Tuesday, January 13, 2009

Winter Temperatures and Livestock

People often ask me how cold is too cold for the livestock? I will aim my response at cattle and goats.

In my opinion, the answer greatly depends upon the condition of the animal. An animal in good body condition, with a nice winter coat, no present illnesses, can do well in lower temperatures. I even believe, similar to our local Mennonites that urge their children to play outside in the winter, animals are healthier when they romp outdoors throughout various seasons.

The general rule of thumb for outdoor temperature safety is 32 degrees. With a lack of wind, sunshine, and no snow or rain in the picture, animals can be comfortable at 32 degrees. When the temperature drops below that point, ensure the animals have a place where they can take shelter to warmer when needed.

If it is raining, the rule of thumb is 60 degrees. This does not mean that the animals cannot be left in the pasture at 59 degrees, on a day with light sprinkles. When the temperatures drop below 60 degrees, and the coat of an animal becomes wet (down to the skin), it becomes more difficult for them to retain their body heat. Adequate shelter, such as a lean to, should be provided.

In the winter, animals have difficulty browsing and grazing, so quality hay is more important. Grain is a good additive, but quality hay is what keeps the animal warm. The better quality hay, the better a ruminant animal is able to regulate their own body temperatures.

A few more words...livestock generally do not shiver. When they shiver, they might be too cold, or could be ill. There are exceptions to this rule. I do have one full grown nubian doe that shivers every morning, but only because she is excited to get outdoors. Newborn animals cannot retain their own body heat very well, and they are susceptible to frostbite, the outlines above are for animals that are well on their feet.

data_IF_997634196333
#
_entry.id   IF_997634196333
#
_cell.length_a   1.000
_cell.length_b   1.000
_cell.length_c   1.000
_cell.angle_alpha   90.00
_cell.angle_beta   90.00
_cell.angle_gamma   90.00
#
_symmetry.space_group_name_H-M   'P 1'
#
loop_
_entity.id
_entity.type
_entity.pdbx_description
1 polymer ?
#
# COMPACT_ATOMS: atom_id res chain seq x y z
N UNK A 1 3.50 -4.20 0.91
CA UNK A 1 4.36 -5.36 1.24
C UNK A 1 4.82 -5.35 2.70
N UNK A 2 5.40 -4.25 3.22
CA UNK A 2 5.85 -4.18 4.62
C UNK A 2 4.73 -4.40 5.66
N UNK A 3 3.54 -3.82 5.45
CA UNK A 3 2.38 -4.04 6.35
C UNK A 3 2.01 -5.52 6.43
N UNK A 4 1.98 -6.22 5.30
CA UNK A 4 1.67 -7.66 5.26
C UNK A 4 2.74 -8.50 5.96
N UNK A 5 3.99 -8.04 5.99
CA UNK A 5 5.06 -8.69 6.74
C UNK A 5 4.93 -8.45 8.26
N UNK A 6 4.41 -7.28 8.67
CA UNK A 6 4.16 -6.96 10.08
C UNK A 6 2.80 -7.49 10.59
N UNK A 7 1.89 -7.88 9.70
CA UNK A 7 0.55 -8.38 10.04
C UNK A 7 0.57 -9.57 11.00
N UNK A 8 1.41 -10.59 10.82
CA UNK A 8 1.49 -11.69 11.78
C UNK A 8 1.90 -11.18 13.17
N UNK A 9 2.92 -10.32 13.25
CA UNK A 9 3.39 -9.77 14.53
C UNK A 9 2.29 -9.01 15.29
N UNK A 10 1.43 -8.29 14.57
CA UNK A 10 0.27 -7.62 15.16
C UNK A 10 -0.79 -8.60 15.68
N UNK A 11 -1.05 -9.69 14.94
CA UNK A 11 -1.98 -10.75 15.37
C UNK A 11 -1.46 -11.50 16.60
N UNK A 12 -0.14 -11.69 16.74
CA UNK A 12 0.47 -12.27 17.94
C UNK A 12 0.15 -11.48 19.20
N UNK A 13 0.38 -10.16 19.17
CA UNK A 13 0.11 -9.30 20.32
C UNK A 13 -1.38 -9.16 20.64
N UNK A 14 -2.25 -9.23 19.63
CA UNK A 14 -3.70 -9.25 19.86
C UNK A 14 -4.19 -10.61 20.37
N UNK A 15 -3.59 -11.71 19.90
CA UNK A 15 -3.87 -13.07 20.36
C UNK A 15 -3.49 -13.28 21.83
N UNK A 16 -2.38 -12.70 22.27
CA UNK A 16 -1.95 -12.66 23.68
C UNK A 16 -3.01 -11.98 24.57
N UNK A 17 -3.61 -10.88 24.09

The picture above was taken from my office winter last winter. Today the girls are indoors, the windchill is in the single digits, with snow flurries.

I plan to get back into the soap room tomorrow. I need about 7 new batches of lotions on the shelves by Monday. That is my goal date for the website addition. I had to run to town today, picked up new stick blenders. I have a habit of dropping them on the floor. That is quite the no-no on a concrete shop floor!

Take care...stay warm!!!


Anonymous said...

This is a good post but most of ours don't get a winter coat so we can't put ours outside without them catching some kind of cold, etc.

Stay warm Mary!

Peggy said...

I love the photos of your goats!! I agree that the eyes of a goat speaks so much. Kidding season is here for 4 of mine. One delivered twins so now waiting on the other 3and of course with the colder temps it will be now. LOL

Joanna said...

I don't have any experience with cattle, up here we get a lot of cold winds, wind chill factors will be zero or below at times, and the cattle have no shelter at all, I always worry about 'em. I don't know what their water situations are. In the winter, here in the NC Appalachians, a sunny 32 degrees with no wind, is a warm day here. Good post.

Mary @ Annie's Goat Hill said...

Amy, the girls looked like they had gained 10 pounds with their winter coats. Some seemed to thicken up in the neck, not sure if I was just seeing things there, LOL.

Peggy, thanks! Good luck with your kidding! And I'll be back to read up on our blog again. :)

Joanna, yep, isn't it funny how we find 32 degrees to be a "heat wave" this time of year?

Hidden Brook Farm said...

Good stuff! Colds were cut down to almost nothing when I quit babying so much:)